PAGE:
Norway will slowly collect addicts just as SF and LA have collected homeless. They aren't as dumb and helpless as you think, they will gravitate to places where their situation is condoned and supported.
Norway should expect a minimum of 50k Americans to scrounge together for a one-way trip...free heroin? That is a fantasy for any addict.
SF conducts a sort of census of their homeless population. One of the questions asked is where the person lived when they became homeless. The majority are from SF:
> Sixty-nine percent (69%) of respondents reported they were living in San Francisco at the time they most recently became homeless. Of those, over half (55%) had lived in San Francisco for 10 or more years.
The idea that SF "collects" homeless people (from elsewhere) is a myth not supported by data.
It is, actually, supported by the data you just posted to refute it, which indicates nearly a third of SF homeless were not in SF when they became homeless.
What are the numbers like for other cities?
Those numbers aren't collected in a national and standardized way. Even if other cities collected data about this question, please don't compare the numbers without also comparing survey methodology.
SF and LA have higher absolute numbers of homeless because both cities tolerate it.
This program is working for more than 20 years in many European countries already. Why would it all the sudden fail in Norway?
What’s the problem with needle exchanges?
What sort of alternative strategies do you have in mind?
If they need to commit crimes to get more drugs, then I imagine that they're likely gaining criminal records and "falling into a bad crowd". This kind of stuff makes it hard to rebuild their lives when/if they choose to.
This is out of my wheelhouse and am just speculating. I would love to see data or research on this, though, if it exists.
When did Norwegian taxpayers sign up to fund a global heroin haven?
It's pretty simple...if you are a heroin addict anywhere in the world who can afford a one-way ticket to Norway...
Of course much of the free heroin will end up being resold elsewhere, and causing misery elsewhere.
Norway could end up causing a heroin epidemic as their high-quality drugs flood Europe. This is like Christmas for organized crime...a government manufacturing a potentially unlimited supply of quality drugs.
From a quick wikipedia search: Heroin assisted treatment is fully a part of the national health system in Switzerland, Germany, the Netherlands, Canada, and Denmark. Additional trials are being carried out in the United Kingdom, and Belgium.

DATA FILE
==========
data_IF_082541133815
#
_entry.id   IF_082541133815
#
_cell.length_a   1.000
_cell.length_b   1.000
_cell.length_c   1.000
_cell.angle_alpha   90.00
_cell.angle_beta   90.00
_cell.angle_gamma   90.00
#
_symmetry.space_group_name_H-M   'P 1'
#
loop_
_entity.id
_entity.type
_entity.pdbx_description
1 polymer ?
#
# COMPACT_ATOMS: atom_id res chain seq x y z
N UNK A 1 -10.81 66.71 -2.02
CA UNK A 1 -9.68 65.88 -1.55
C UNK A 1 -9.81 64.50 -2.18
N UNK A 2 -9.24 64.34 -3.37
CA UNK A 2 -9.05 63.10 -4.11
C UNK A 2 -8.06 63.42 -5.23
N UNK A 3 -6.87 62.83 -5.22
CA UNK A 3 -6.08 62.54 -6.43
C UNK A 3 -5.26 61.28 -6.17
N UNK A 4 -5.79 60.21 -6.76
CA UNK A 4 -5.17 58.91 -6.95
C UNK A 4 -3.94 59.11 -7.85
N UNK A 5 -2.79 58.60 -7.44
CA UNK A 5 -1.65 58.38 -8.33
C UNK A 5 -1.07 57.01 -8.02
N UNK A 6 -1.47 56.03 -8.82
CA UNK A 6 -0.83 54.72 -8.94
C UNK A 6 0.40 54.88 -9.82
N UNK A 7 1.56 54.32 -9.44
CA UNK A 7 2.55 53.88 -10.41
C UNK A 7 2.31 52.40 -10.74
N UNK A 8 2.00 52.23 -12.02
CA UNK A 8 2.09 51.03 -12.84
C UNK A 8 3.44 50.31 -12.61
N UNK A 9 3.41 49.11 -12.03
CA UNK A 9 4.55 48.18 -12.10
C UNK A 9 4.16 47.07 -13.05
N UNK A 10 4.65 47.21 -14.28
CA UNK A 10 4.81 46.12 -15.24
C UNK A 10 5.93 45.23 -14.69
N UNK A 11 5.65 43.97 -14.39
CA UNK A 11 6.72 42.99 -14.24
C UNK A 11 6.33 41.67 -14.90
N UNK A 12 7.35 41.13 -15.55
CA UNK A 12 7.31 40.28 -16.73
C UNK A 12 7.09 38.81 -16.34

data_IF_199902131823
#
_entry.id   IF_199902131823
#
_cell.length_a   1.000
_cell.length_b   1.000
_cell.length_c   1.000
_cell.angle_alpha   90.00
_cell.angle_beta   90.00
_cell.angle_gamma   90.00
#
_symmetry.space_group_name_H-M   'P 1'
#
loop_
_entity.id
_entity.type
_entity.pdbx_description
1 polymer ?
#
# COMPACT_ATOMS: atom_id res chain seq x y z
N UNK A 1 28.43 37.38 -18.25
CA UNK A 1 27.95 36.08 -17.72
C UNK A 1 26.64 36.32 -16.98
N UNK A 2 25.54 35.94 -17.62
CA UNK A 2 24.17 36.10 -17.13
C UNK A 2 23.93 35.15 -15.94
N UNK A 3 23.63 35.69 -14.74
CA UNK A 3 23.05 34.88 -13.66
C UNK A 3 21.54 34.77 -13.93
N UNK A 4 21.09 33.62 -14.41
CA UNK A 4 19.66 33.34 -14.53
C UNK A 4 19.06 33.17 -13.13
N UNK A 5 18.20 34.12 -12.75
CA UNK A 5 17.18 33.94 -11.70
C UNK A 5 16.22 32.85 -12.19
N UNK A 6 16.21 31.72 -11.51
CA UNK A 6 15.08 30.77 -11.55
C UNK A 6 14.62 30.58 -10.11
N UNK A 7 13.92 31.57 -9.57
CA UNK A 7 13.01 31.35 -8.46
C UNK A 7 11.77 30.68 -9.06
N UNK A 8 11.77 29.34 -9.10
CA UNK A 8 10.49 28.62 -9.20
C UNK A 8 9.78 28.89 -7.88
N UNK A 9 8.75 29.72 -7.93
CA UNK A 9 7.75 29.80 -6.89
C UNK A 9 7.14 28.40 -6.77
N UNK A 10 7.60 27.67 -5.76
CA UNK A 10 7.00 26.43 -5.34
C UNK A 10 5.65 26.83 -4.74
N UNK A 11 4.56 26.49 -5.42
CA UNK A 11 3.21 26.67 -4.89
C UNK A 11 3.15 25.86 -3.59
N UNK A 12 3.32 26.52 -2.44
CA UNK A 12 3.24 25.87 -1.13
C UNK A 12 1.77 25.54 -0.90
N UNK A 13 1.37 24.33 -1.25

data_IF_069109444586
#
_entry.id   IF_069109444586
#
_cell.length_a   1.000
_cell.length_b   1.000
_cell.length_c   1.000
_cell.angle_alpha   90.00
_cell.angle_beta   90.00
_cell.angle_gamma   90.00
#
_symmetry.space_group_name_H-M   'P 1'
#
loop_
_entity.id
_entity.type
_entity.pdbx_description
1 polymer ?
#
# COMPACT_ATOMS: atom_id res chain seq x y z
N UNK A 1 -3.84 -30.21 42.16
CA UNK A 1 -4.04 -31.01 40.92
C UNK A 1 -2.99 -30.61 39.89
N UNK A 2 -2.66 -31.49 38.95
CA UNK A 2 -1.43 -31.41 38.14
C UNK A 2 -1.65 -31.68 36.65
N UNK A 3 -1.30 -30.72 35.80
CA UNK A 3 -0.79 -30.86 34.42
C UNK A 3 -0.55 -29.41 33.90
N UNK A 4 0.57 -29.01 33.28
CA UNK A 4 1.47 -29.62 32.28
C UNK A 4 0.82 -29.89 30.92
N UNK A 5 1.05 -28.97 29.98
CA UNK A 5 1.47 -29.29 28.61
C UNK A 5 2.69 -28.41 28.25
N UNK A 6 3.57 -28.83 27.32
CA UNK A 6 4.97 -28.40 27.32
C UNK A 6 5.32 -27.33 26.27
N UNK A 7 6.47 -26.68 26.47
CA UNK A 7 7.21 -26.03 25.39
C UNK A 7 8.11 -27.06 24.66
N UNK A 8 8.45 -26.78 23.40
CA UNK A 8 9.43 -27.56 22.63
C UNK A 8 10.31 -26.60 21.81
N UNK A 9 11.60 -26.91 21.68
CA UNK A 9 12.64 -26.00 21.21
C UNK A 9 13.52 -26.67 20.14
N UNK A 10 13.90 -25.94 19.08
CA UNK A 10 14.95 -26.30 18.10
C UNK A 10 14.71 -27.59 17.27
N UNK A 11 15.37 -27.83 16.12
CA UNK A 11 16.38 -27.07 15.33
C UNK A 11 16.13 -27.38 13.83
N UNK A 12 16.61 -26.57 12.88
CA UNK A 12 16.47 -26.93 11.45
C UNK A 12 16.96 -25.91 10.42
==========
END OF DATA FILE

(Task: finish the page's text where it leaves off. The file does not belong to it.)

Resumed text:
^I feel like you missed the boat on this one.
> How does free heroin rehabilitate anyone?
I don't know if you've noticed, but the current norms of tackling addication aren't working well at all. Countries that have experimented appear to be achieving good results. See https://www.theguardian.com/news/2017/dec/05/portugals-radic...
On portugal (from https://www.independent.co.uk/news/health/norway-parliament-...):
The Norwegian Health Committee is planning a trip to Portugal in February, which decriminalised personal possession of drugs in 2001. The country made the move following a heroin epidemic and the highest drug-related Aids deaths in the European Union (EU).
It now has the second lowest drug-related deaths in the EU.
> When did Norwegian taxpayers sign up to fund a global heroin haven
Here (ignoring the other part of your loaded question): https://www.independent.co.uk/news/health/norway-parliament-...
The GP asked for alternative strategies, which you have not provided, and which would be helpful.
Selling something that is free is not a lucrative business for the Mafia. I think you have to make up your mind about the exaggerated scenarios you're imagining.
Here's two straightforward policies that would ameliorate these concerns:
1) Dole out the drugs on site. This is done already all over the world all the time. No take home doses.
2) This is a last resort of Norwegian citizens who have tried other methods of recovery. If you read the article, you'd see it will affect about 400 people. This is a good start, hardly a global heroin empire.
It can only be considered truly free if the supply is unlimited per person, as in an "all-you-can-eat" model.
If I gave you 100 milliliters of milk per day then you could technically make the claim that you have milk for free, but you won't be able to drink even a full glass of it.
They stop spending all their time doing whatever it takes to get heroin. They can do other things with that time. Get jobs, for example. It's basically opening the door to rehabilitation.
If by "rehabilitated" you mean "not addicted to heroin", sure, not so much. If you mean "no longer a danger to society", very much so.
As for the notion of heroin addicts being able to afford plane tickets... That's hilarious and incredibly ignorant bordering on delusional and downright stupid.